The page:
Susan Cline, TechRepublic Google in the Enterprise Blog, Friday, July 29, 2011
Google often boasts of the three million (and counting) businesses that have “gone Google”. But what does this number really mean? Does “going Google” mean that the company has fully deployed Google Apps or that they have just deployed one or two products? Which industries are leading the charge and which one are lagging? An in-depth study by White Stratus, a cloud computing solution provider, examines what these numbers actually mean in a recent white paper published on their website. I spoke with Tim Drury, CEO of White Stratus, about his findings.
Marcia Savage, SearchCloudSecurity.com, Friday, July 29, 2011
Security professionals looking to protect sensitive corporate data in a cloud environment have new attack vectors to worry about and can run into complications with tools like DLP and encryption, according to Gartner.
Aliya Sternstein, Nextgov, Thursday, July 28, 2011
Amid a growing push by the Obama administration to shutter money-sucking federal data centers, the American Civil Liberties Union says it is not nervous about the risk of privacy breaches from storing government records remotely in the cloud instead.
Andy Bruen, sourcingfocus.com, Thursday, July 28, 2011
It seems that everyone is talking about cloud computing these days. IT managers are enthusiastic about hosting their data and software on the internet, rather than on managed, dedicated servers, because it makes data more accessible, and easier and less expensive to update. The cloud can support any number of services or applications, and it removes the need to install or upgrade software. Moreover, the cost of acquiring and implementing web-based software is typically a lot lower. Clearly, public sector organisations stand to benefit greatly from the cost savings and technological benefits that cloud computing offers. So why is it that public sector organisations are taking longer than others to adopt cloud computing?
IBM Academy of Technology, Wednesday, July 27, 2011
Over the past several years, IBM has gained valuable experience implementing cloud solutions within our clients’ environments and within IBM. Now, as the cloud computing market matures, it is time to begin capturing the knowledge we have gained through these implementations. While cloud adoption frameworks were developed early on to predict what customers might do with cloud, we believe enough implementations exist to validate those predictions and to recalibrate where necessary. This white paper from the leadership of the IBM Academy of Technology represents the findings from 110 case studies of cloud computing implementations in a survey conducted in August 2010.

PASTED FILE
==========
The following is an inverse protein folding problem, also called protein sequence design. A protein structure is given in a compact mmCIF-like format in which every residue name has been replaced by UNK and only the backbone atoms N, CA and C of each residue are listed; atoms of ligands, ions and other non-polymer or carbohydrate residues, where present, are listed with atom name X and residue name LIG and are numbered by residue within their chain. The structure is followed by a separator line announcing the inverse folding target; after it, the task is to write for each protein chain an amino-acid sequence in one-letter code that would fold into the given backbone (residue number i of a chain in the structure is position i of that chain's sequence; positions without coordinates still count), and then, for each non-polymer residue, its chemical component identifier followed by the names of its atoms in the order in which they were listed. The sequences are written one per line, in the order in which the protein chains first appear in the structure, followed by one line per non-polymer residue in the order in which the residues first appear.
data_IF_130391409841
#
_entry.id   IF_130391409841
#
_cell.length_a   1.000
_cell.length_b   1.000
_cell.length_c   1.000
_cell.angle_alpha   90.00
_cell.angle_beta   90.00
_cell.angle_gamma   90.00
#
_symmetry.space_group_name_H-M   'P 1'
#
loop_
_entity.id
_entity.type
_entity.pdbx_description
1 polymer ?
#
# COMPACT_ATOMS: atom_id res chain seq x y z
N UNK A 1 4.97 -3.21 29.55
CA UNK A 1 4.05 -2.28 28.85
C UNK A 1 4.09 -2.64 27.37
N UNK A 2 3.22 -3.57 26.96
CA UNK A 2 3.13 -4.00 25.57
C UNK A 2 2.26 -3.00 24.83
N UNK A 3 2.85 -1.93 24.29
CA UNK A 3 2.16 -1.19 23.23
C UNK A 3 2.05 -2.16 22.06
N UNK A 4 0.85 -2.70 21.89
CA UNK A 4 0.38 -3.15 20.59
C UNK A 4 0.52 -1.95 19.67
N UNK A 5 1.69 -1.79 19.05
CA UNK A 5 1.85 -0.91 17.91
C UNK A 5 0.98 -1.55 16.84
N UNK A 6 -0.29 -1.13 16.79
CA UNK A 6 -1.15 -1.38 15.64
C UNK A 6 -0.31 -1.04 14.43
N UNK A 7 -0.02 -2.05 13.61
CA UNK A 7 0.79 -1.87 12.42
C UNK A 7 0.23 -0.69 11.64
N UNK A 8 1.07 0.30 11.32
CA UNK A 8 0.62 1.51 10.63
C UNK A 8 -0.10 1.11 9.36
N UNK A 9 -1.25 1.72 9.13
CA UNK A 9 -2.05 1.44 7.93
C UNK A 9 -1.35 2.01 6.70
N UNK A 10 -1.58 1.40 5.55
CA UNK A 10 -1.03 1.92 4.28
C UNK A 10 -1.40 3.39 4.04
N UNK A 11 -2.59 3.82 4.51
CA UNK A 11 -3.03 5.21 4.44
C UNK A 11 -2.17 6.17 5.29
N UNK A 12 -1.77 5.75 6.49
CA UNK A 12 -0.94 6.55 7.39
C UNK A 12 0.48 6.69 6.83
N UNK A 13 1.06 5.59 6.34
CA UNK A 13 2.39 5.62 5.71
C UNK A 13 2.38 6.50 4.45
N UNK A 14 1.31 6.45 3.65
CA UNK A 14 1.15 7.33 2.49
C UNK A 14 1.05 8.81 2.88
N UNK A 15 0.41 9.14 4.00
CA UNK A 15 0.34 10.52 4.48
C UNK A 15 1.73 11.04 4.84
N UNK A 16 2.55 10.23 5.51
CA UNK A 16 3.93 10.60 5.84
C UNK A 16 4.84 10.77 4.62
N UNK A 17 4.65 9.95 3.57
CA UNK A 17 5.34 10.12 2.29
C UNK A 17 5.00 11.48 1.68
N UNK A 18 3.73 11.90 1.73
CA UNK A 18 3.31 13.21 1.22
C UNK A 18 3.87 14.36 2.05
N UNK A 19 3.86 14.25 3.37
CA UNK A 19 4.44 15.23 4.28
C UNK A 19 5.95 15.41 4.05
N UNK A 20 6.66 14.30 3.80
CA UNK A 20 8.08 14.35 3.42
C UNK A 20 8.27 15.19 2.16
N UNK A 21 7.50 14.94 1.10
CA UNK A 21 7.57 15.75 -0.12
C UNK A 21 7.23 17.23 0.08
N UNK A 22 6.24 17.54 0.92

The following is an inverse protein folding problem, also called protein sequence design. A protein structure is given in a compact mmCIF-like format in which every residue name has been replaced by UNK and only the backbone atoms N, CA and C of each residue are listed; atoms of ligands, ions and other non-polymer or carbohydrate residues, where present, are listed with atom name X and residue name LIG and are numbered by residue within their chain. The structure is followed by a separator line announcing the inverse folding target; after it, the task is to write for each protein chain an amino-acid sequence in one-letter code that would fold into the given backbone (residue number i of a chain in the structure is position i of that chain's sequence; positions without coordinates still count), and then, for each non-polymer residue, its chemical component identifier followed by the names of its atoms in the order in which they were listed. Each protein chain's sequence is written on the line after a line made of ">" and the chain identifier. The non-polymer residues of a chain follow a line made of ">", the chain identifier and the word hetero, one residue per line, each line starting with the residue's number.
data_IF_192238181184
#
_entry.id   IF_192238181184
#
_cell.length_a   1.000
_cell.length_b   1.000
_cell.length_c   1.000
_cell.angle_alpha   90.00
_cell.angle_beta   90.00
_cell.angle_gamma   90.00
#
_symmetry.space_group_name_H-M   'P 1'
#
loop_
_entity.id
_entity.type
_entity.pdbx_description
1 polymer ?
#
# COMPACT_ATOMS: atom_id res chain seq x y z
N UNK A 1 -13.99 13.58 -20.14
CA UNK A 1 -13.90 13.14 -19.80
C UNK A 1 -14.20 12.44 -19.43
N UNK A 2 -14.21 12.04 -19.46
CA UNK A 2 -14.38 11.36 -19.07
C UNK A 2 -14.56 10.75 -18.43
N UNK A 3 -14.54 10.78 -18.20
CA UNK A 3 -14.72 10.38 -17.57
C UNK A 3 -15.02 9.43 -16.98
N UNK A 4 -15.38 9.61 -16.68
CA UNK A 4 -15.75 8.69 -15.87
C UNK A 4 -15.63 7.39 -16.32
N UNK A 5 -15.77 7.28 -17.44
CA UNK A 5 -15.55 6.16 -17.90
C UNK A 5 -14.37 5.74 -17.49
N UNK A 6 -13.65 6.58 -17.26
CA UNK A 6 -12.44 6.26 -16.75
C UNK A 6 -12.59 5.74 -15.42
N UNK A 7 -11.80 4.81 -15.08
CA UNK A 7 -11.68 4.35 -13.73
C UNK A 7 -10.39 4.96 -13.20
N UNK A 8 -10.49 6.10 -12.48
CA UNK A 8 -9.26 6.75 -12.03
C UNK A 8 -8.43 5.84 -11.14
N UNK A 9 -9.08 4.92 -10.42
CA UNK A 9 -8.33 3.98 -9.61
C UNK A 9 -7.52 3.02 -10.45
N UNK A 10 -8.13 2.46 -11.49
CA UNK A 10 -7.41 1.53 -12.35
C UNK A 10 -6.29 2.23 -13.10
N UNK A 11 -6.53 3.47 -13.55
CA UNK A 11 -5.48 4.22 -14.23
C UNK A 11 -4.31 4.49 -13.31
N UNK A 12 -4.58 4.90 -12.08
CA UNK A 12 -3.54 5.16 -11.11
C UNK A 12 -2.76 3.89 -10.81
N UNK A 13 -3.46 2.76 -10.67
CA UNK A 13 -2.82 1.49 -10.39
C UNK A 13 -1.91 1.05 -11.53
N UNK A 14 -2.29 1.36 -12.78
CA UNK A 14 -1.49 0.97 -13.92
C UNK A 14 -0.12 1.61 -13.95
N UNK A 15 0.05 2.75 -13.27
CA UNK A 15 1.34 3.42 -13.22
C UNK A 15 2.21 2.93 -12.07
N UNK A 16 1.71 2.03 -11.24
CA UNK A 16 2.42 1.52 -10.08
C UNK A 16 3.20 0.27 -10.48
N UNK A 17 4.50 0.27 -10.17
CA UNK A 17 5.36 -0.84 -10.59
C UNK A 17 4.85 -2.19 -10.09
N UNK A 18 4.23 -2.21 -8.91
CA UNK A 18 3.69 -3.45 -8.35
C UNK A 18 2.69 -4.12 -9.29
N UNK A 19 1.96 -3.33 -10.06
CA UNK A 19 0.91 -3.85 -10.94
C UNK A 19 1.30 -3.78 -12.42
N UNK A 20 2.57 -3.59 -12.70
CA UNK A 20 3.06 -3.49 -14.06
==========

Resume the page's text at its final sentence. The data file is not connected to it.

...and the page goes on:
Dan Goodin, The Register, Wednesday, July 27, 2011
The security breach that targeted sensitive data relating to RSA's SecurID two-factor authentication product has cost parent company EMC $66m in the second quarter, The Washington Post has reported. The king's ransom was spent after RSA issued a vaguely worded letter in March warning that undisclosed information had been stolen from its network that “could potentially be used to reduce the effectiveness of a current two-factor authentication implementation as part of a broader attack.”
Aliya Sternstein, Nextgov, Tuesday, July 26, 2011
Contractors say all 17,000 General Services Administration employees have successfully signed on to a professional version of Gmail. The milestone makes GSA the first of roughly 15 agencies to move to cloud-based email. GSA completed its conversion from IBM's Lotus Notes software to Google Apps for Government, an online tool that employees can access anywhere on any device. Previously, employees needed to log on to the agency network to read email, share documents and chat.
Grant Gross, ComputerWorld, Tuesday, July 26, 2011
The U.S. government can help grow the nation's cloud computing market by assisting private companies in the development of cloud security standards and by encouraging cloud providers to allow data portability among them, a new tech industry report recommended. The U.S. government can also "lead by example" by stepping up its use of cloud-based services and by revamping its procurement and budget processes to encourage agencies to buy cloud services, acording to the report, released Tuesday by the TechAmerica Foundation, the education arm of the TechAmerica trade group.
David Strom, ReadWrite, Tuesday, July 26, 2011
A blue-ribbon US government panel co-chaired by Marc Benioff and Michael Capellas released their report today, a summary of which can be found here. The Commission on the Leadership Opportunity in U.S. Deployment of the Cloud (CLOUD2), a collection of 71 industry executives, has been meeting over the past several months and has come out with its recommendations on ways to move towards cloud computing.